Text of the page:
The Taliban has barred girls from secondary school, pushed women out of many jobs and ordered them to cover up outside
The Taliban has barred girls from secondary school, pushed women out of many jobs and ordered them to cover up outside. Image/AFP AFP News

The Taliban's supreme leader, Hibatullah Akhundzada, believes that his regime has done better for women in Afghanistan than any previous government.

Akhunzada made the claims in a radio broadcast and listed the kinds of "rights" that have been given to women since the Taliban took over Afghanistan in 2021. He said that unlike previous governments, the Taliban regime does not marry off women and widows by force.

"We have issued a six-principle decree regarding women's rights. The previous governments have not provided the rights of women," said Akhundzada, the leader of the Taliban-led Islamic Emirate of Afghanistan.

"We said don't marry women by force, don't violate mahr [amount paid by groom to the bride at the time of marriage as a traditional gift], don't force women for nikah, don't marry a widow by force. We give women the heritage," TOLO News quoted him as saying.

Akhunzada went on to claim that they have also not implemented the Islamic punishment of Hudud in the country. Hudud involves punishments such as amputation, flogging, and stoning.

He even praised his regime for not implementing Hudud. The practice was the highlight of the Taliban's rule in Afghanistan in the 1990s.

The big picture:

The Taliban claims women are doing better in their regime as opposed to their situation under previous governments.

But their actions could not be further away from reality. Women have been barred from getting an education, from working, from visiting parks, from travelling alone, and from wearing whatever they want.

The statement from Akhunzada came days after a report claimed that the Taliban is arresting women for not wearing a hijab "properly". They reportedly began arresting women soon after they took over Afghanistan in August 2021 for not following the strict dress code imposed by the Taliban authorities.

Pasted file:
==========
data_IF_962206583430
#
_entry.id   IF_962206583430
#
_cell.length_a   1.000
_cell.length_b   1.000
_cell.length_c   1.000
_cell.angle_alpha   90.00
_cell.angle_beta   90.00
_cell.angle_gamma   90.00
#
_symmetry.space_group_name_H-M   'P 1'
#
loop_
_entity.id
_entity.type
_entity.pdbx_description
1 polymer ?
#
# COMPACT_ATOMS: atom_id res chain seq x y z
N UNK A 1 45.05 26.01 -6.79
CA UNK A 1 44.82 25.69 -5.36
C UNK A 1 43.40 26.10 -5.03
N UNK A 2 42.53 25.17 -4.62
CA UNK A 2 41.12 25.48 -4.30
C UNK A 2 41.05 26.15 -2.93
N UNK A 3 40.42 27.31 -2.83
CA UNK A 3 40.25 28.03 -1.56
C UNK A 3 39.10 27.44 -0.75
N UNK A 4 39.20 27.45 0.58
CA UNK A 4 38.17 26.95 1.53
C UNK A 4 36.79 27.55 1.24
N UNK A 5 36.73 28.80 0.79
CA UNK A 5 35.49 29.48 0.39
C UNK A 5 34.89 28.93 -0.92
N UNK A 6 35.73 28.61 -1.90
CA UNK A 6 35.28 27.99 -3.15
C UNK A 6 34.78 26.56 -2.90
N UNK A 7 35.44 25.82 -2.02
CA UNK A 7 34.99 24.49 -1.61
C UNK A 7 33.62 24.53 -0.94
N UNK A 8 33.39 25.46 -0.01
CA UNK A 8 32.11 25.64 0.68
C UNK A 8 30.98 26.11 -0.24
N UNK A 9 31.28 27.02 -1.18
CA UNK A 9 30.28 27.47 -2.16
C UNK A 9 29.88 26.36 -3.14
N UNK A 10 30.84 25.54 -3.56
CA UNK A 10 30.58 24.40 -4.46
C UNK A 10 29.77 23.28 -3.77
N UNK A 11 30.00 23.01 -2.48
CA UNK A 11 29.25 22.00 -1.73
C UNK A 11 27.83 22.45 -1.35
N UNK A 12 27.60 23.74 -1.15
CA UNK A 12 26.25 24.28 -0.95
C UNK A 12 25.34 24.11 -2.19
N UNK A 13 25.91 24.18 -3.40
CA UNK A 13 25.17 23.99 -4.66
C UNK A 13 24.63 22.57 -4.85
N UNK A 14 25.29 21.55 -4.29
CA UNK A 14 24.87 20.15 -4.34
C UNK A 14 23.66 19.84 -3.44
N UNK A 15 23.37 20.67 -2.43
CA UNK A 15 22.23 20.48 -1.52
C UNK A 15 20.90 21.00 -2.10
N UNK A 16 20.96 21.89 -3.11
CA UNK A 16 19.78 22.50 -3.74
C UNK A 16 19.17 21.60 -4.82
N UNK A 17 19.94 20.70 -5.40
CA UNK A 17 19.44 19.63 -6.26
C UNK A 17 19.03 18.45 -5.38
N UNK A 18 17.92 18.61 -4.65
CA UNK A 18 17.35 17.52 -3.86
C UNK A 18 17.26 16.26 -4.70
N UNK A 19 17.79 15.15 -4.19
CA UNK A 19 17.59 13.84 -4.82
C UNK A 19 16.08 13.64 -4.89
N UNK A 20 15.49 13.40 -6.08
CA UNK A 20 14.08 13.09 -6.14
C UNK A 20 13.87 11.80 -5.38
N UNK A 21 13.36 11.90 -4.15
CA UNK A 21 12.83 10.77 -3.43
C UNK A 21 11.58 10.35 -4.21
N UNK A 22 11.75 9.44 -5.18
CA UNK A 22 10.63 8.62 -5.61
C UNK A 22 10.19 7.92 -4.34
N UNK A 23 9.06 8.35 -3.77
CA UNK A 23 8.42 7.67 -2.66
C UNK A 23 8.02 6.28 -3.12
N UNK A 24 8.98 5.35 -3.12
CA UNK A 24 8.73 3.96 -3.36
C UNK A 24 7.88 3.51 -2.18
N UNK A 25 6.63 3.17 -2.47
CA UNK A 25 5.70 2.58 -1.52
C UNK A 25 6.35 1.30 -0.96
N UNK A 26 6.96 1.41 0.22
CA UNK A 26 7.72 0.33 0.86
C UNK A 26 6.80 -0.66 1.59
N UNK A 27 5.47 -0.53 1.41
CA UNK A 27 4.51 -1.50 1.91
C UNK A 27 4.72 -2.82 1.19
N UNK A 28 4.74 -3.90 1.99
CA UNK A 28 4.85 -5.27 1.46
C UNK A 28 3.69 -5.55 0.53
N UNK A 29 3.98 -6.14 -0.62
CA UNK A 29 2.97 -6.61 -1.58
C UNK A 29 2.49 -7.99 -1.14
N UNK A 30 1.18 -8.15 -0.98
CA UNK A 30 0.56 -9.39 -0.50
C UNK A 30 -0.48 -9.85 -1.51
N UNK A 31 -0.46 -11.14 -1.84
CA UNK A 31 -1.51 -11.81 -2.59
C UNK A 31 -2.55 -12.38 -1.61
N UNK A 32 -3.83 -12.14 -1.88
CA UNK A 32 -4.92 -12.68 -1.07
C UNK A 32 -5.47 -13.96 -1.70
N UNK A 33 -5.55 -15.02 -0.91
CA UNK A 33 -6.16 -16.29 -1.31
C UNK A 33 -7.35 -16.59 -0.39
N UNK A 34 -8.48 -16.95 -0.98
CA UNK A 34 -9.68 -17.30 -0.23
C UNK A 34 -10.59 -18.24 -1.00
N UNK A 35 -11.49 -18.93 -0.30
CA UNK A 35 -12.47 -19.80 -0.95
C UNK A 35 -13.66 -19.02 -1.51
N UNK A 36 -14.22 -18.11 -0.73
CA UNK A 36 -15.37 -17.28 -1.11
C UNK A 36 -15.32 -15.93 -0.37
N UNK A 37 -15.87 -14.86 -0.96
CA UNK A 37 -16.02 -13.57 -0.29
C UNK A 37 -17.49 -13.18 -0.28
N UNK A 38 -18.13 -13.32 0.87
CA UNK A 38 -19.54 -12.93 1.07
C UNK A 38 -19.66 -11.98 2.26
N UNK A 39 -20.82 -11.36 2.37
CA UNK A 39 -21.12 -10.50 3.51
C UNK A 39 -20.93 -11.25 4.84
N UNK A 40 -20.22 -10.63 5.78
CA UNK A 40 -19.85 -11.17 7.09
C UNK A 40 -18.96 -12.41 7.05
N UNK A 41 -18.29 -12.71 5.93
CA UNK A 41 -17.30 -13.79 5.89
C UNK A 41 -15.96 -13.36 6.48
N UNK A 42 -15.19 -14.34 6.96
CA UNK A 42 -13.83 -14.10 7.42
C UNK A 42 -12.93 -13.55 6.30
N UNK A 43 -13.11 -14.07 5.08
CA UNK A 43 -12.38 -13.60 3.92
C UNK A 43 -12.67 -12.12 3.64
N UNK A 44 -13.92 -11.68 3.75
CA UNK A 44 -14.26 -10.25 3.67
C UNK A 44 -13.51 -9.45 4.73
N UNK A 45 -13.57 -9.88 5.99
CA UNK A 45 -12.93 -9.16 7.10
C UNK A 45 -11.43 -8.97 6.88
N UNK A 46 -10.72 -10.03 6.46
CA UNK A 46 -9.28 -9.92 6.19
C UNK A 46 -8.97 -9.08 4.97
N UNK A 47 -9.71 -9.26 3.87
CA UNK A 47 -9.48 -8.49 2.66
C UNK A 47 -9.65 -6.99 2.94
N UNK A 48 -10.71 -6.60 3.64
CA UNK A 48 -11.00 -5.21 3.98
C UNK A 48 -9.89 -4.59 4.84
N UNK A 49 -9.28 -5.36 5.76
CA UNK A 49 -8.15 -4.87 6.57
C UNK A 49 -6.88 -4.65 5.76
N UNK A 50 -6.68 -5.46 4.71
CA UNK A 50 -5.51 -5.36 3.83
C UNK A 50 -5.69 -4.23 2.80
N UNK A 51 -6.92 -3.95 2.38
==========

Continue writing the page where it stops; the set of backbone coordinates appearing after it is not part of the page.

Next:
In 2022, the Taliban government made it mandatory for women to cover themselves from head to toe using a "chadori," an all-covering burqa that also veils the face.

The Taliban's Ministry for the Propagation of Virtue and Prevention of Vice said that it is "required for all respectable Afghan women to wear a hijab," or a headscarf, and added that the chadori is the "best hijab" of choice.

"If a woman is caught without a hijab, her mahram (a male guardian) will be warned. The second time, the guardian will be summoned [by Taliban officials], and after repeated summons, her guardian will be imprisoned for three days," added the statement. The decree even suggested that women should not leave their houses unless necessary.

Several United Nations reports have highlighted that Afghan women are doing even worse. Recently, a UN report claimed that the Taliban government in Afghanistan has been sending female abuse survivors to prison while claiming that it is for their "protection".

These survivors of gender-based violence are sent to prison in case they don't have a male guardian or a male relative with whom they could feel "safe".

The report also highlighted that the Taliban regime has shut down as many as 23 state-sponsored women's shelters because they feel that there is no need for such shelters in Afghanistan.

The United Nations has even labelled the Taliban's actions in Afghanistan as "gender-based apartheid."

For the last two years, Afghan nationals have been forced to abide by strict Sharia laws and a strict apartheid system that has been implemented by the Taliban.

The de facto Ministry of Interior says that all cases of violence against women are solved according to Sharia laws. Sharia represents the moral code and religious law of a prophetic religion and is the expression of Allah's command for Muslim societies.

If civilians fail to conform to their extreme leaders, they are handed physical punishment and prison sentences.